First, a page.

Thursday, 23 August 2012
Government Sets 12-hour Deadline For Twitter To Remove Hate Pages .
NEW DELHI: With 'inflammatory' material and 'morphed' pictures spreading communal hatred still continuing on Twitter, the government on Wednesday set a 12-hour deadline for the micro-blogging site to remove these hate pages or face action.
After the end of the deadline on Thursday morning, the government may impose a temporary ban on Twitter using available technical options.
"If Twitter fails to respond to our request, we will take appropriate action. We have asked the information technology ministry to serve them (the US-based site) a notice," home secretary R K Singh said.
Though the micro-blogging site on Wednesday responded to the Prime Minister's Office (PMO) over fake accounts and promised to cooperate in removing "unlawful" content and handles, it has not responded to the IT ministry's notice.
The ministry had asked Twitter to remove 28 pages -- carrying inflammatory content with fictitious details relating to Assam violence - on Tuesday. Not getting any response from the website, the government on Wednesday set a deadline for removing these pages.
If the government decides to act on its threat, it is likely to ask internet service providers (ISPs) to block Twitter. ISPs can do it in two ways - blocking DNS and blocking IP addresses. The DNS method is most popular. It will stop people from accessing Twitter because the URL (www.twitter.com) will not be resolved by DNS servers managed by ISPs and a user will not connect to Twitter servers.
However, it is easy to bypass this block. There are tens of third-party DNS servers and a user can easily change his internet settings to bypass this block. The IP address method blocks the IP addresses belonging to Twitter but this too is easy to bypass through proxy servers and several other methods.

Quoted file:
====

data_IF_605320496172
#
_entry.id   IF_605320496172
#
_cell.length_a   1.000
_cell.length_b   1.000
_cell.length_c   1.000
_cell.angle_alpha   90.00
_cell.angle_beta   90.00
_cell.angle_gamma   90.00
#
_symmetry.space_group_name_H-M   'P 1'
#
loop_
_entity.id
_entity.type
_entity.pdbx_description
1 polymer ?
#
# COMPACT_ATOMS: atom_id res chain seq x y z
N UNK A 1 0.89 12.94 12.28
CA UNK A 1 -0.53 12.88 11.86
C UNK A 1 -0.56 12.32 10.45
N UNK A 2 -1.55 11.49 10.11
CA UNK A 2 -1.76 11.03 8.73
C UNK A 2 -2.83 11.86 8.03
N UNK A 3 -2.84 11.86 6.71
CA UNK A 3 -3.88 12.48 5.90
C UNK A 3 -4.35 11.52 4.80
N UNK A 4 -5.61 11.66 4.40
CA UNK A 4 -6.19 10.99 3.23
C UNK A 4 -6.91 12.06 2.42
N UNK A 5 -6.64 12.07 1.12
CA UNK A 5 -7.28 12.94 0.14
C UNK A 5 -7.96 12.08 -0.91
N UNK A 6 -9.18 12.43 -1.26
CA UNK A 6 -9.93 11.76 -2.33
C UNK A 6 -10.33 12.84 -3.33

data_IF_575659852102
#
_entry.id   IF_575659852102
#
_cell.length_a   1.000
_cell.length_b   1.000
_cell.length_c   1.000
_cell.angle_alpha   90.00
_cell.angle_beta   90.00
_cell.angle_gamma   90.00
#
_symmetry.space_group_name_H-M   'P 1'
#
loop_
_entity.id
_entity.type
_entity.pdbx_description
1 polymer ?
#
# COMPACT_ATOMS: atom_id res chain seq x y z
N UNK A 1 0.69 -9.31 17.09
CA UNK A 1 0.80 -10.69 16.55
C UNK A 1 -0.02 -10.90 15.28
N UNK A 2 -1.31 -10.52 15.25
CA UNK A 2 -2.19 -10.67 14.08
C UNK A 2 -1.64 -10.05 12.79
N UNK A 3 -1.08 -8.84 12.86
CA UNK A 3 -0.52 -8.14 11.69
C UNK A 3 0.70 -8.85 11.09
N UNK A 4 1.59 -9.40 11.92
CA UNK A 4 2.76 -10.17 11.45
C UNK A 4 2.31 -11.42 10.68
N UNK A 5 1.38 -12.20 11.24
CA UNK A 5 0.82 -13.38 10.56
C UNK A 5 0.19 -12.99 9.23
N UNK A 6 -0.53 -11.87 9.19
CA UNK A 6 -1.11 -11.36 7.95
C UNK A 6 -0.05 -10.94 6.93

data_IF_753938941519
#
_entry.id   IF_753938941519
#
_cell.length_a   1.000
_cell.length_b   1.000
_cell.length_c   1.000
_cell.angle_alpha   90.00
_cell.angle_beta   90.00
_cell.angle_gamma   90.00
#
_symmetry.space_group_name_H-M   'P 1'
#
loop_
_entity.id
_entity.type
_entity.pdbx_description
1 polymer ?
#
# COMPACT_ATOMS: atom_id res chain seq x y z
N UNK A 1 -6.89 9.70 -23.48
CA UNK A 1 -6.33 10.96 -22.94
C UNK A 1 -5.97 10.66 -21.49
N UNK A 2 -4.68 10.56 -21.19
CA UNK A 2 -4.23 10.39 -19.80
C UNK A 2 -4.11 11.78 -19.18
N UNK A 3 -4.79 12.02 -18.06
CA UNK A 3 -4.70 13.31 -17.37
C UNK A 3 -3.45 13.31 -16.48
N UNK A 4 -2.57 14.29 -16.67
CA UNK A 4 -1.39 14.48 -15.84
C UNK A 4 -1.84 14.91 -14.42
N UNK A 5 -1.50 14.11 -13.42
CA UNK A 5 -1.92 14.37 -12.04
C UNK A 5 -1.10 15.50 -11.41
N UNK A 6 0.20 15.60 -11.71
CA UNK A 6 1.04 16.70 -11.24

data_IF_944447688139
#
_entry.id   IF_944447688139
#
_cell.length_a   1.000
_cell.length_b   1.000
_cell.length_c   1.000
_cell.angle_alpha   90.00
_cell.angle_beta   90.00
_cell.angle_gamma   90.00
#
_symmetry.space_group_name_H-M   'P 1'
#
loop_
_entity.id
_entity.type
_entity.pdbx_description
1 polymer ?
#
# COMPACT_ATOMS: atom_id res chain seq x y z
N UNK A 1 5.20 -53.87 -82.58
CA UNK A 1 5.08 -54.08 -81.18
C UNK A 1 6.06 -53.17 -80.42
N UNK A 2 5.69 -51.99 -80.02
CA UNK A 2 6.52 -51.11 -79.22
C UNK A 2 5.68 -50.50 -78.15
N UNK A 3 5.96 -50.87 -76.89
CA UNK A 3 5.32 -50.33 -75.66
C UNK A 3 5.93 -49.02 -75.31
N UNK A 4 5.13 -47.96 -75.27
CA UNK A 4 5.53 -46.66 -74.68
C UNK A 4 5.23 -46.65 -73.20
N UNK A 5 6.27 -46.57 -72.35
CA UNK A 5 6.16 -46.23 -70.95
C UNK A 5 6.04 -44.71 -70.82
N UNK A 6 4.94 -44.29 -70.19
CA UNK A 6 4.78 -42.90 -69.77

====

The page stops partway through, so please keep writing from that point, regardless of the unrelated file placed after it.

To block a website effectively, India will require the kind of web monitoring and firewall that China has built. China can block URLs not only by identifying keywords but also by carrying out deep inspection of web traffic flowing through its cables. This sort of infrastructure costs billions of dollars as well as takes time.
Indian agencies are exploring technical as well as legal options on whether they can actually close down Twitter as a last resort. "One of the options before them is to take help of the US which has some kind of legal arrangement with Twitter as its server is located in that country," an official said.
Admitting to difficulties, telecom minister Kapil Sibal said some websites had refused to share user information, contending that they were beyond the jurisdiction of India as their web servers were located in other countries.
"We have to make efforts in consultation with the websites and impress upon them to create an institutional mechanism to prevent misuse of technology," he told reporters outside Parliament.
A day after TOI reported the tussle between PMO and Twitter over fake accounts, the blogging site finally responded to India's concerns. "Twitter has responded. It is now actively reviewing and will locate the illegal content," said an official. "We will work with the website on this matter through the department of electronics and information technology," he added.
Twitter reportedly told the PMO that it could not respond earlier because it was not notified of the fake accounts through proper procedure. The PMO had written to the website about these accounts in June but received no response.
Twitter could be implying that it would have been better had PMO used the website's "reporting a violation" option through which anyone can notify it of illegal content or accounts.
For impersonation, the website's policy notes, "Twitter accepts and processes impersonation reports from the person being impersonated or someone legally authorized to act on his or her behalf."
"India is important to us and we would like to have clearer communication in these matters in future," Twitter told PMO.
TOI contacted the social networking website through its official Twitter accounts, seeking clarification on its communication with the Indian government, but did not get any response till late on Wednesday.
The government has so far ordered blocking of 310 web pages where morphed and inflammatory content were uploaded with the aim to incite Muslims in the wake of ethnic clashes in Assam. Except for 28 pages that appeared on Twitter, all other pages have been blocked or deleted.